The internet has given birth to a plethora of golf swing advice, tips and how-to information. For average golfers, I think it has become a source of confusion rather than clarity… and with good reason. The information itself is all well and good, but the interpretation of the advice is a cause for concern. I know this because I teach golf every day to weekenders and people who play golf for enjoyment. Often, I hear them relate how they are attempting to incorporate a tip into their swing. And sometimes, in fact quite often, what they are trying to do is flat out wrong for them. The operative phrase here is for them.
Imagine for a minute that Jordan Spieth had read or heard about the importance of a straight left arm, or a full pronation and supination of his arms coming into impact. Those two pieces of advice have been widely discussed throughout the instruction community for years. And for some, perhaps many, they are relevant. Not so much for Jordan. His instructor was wise enough to know better in this case. That same teacher may very well have another student do those things; he just knew it was not in Jordan’s best interest.
How does a golfer know something they have read or heard is good for their swing when it’s likely the author or video creator has never seen them swing. Personally, I try to steer away from offering generalized swing tips. Rather, I focus on an approach that can best be described as, “If this, then that.” IF your golf ball is doing this, THEN you might try this.
I start every one of my lessons with a direct question: “What’s your miss and what poor shot do you, at times or often, hit?” That’s a loaded question for an instructor, because the answer contains a ton of information about a golfer’s pattern. For example, high upright swings create high slices; lower, flatter motions create low hooks; wide swings hit the heel; narrow ones hit the toe; steep swings hit fat shots; flatter ones miss thin. On and on.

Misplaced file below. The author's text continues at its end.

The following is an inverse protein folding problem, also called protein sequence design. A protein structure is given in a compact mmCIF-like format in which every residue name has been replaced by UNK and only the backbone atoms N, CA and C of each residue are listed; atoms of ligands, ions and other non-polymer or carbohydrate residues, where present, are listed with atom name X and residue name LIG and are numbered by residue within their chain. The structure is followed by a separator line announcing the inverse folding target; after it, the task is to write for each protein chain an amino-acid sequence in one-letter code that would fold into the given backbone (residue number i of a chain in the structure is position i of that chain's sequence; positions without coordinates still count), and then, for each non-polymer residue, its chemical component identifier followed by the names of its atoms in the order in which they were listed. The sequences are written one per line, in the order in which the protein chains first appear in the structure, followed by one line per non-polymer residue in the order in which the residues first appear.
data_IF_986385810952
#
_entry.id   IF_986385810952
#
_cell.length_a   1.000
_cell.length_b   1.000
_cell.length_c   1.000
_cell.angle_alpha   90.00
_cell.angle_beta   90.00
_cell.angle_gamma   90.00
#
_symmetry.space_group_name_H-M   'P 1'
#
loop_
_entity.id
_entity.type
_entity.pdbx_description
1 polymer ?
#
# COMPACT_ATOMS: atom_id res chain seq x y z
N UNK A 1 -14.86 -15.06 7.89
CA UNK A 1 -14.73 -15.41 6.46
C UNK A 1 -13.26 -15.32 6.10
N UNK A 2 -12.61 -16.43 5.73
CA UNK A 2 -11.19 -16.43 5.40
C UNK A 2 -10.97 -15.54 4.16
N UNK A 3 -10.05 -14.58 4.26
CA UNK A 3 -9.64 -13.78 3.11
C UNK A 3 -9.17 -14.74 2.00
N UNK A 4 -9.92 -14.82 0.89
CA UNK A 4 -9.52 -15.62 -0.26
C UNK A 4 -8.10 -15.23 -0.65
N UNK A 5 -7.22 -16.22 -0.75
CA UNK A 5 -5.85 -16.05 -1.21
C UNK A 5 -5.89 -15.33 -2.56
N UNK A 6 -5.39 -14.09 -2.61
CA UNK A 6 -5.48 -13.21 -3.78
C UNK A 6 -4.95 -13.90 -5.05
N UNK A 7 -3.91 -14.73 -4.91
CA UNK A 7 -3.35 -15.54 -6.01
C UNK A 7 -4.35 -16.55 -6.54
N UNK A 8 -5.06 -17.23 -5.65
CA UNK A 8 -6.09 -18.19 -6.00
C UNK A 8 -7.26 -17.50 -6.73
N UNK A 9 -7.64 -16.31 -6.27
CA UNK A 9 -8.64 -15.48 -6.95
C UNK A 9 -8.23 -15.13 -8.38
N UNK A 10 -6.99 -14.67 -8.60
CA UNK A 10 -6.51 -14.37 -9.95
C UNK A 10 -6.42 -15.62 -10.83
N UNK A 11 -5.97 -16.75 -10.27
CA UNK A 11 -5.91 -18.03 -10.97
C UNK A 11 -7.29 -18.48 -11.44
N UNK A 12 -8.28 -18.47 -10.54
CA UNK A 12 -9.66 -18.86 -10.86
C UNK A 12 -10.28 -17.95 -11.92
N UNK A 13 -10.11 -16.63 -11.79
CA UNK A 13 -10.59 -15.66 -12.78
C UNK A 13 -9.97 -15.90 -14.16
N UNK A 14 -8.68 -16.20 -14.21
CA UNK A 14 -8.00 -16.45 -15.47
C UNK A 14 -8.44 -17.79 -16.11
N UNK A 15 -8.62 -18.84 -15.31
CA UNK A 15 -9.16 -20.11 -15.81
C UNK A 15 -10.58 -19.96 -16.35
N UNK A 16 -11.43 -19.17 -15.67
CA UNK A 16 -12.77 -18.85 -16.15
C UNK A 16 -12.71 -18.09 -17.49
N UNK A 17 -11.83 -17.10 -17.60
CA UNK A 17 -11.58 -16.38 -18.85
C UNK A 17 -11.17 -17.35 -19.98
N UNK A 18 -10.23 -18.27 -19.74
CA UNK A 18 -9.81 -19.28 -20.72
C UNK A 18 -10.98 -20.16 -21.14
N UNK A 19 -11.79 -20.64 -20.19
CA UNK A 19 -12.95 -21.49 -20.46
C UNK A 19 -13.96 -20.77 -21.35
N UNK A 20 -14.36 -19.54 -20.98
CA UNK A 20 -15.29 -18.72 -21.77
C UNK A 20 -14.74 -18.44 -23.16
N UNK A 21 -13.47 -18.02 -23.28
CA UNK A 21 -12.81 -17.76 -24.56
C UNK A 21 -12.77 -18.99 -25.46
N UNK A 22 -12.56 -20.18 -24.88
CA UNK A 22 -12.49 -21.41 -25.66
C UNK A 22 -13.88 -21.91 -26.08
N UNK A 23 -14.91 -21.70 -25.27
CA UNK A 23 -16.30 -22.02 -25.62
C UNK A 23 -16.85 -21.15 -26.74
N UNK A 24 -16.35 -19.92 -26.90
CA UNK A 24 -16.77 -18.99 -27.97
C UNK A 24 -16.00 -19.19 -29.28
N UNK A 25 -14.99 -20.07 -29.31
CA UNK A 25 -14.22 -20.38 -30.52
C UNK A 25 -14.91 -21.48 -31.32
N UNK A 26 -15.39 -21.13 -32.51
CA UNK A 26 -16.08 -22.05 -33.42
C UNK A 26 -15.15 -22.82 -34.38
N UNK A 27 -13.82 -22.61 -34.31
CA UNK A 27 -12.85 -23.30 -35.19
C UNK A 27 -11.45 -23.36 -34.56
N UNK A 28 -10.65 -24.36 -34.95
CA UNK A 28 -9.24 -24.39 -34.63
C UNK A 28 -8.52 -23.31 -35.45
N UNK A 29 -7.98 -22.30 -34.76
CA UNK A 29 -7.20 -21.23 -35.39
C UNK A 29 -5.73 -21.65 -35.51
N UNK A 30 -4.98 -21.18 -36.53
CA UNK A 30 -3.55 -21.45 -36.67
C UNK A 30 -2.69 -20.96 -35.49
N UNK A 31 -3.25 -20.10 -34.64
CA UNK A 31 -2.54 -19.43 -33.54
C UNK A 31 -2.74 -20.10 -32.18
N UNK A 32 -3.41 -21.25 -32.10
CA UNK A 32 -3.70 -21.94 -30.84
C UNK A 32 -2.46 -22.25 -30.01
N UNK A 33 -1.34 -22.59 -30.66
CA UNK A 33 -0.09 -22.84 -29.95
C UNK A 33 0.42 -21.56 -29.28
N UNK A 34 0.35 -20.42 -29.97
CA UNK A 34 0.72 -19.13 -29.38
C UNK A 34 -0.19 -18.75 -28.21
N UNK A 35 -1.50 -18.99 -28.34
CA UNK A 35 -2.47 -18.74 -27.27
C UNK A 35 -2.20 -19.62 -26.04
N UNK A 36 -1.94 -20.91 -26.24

I have had a lot of golfers come to my lesson tee trying their best to incorporate a move they’ve read or heard, and what they are attempting to do does not fit their puzzle. A recent example comes to mind about a player who was struggling with swaying off the ball and very wide takeaway. Consequently, he was hitting 2 inches behind most shots off the turf… even drop-kicking his driver. He told me how a Golf Channel segment had suggested that a wider arc creates more power. True enough, perhaps; it just happened to be terrible advice for him because he was already wide.
The very best swing advice you can get comes from your own instructor, but if you are going to attempt to employ a new pattern on your own, please be sure it can help correct your old one. In other words, be certain the prescription fits the condition.
Every swing tip should come with a warning: “Side effects can be hazardous to golf swing. Trying this can cause slices, hooks, shanks, pulls, pushes, thin and fat shots, skulls and pop ups. If any of these symptoms appear, please see your instructor right away!”
In deciding what information to incorporate, as I’ve said, a personal instructor is best, but if you are interested in trying a new tip from a friend, book, article or video, perhaps an online video review of your swing might reveal what is helpful and what could be harmful. In other words, buyer beware. I would hate to see any of you make your current swing problem worse. My new website will include a limited number of online students so I can work more directly with golfers through Skype and other platforms, but I have to know your history, your ball flight trends, and any physical limitations before offering assistance.
I know a lot us who write articles are accused of wanting more business. Personally, I do not want more business; I have all I can handle. If I were to get a rash of new students, I would need more time and/or a bigger staff-neither of which I care to do. I’m simply saying “swing-unseen” advice can be dangerous. Please know what you’re getting into.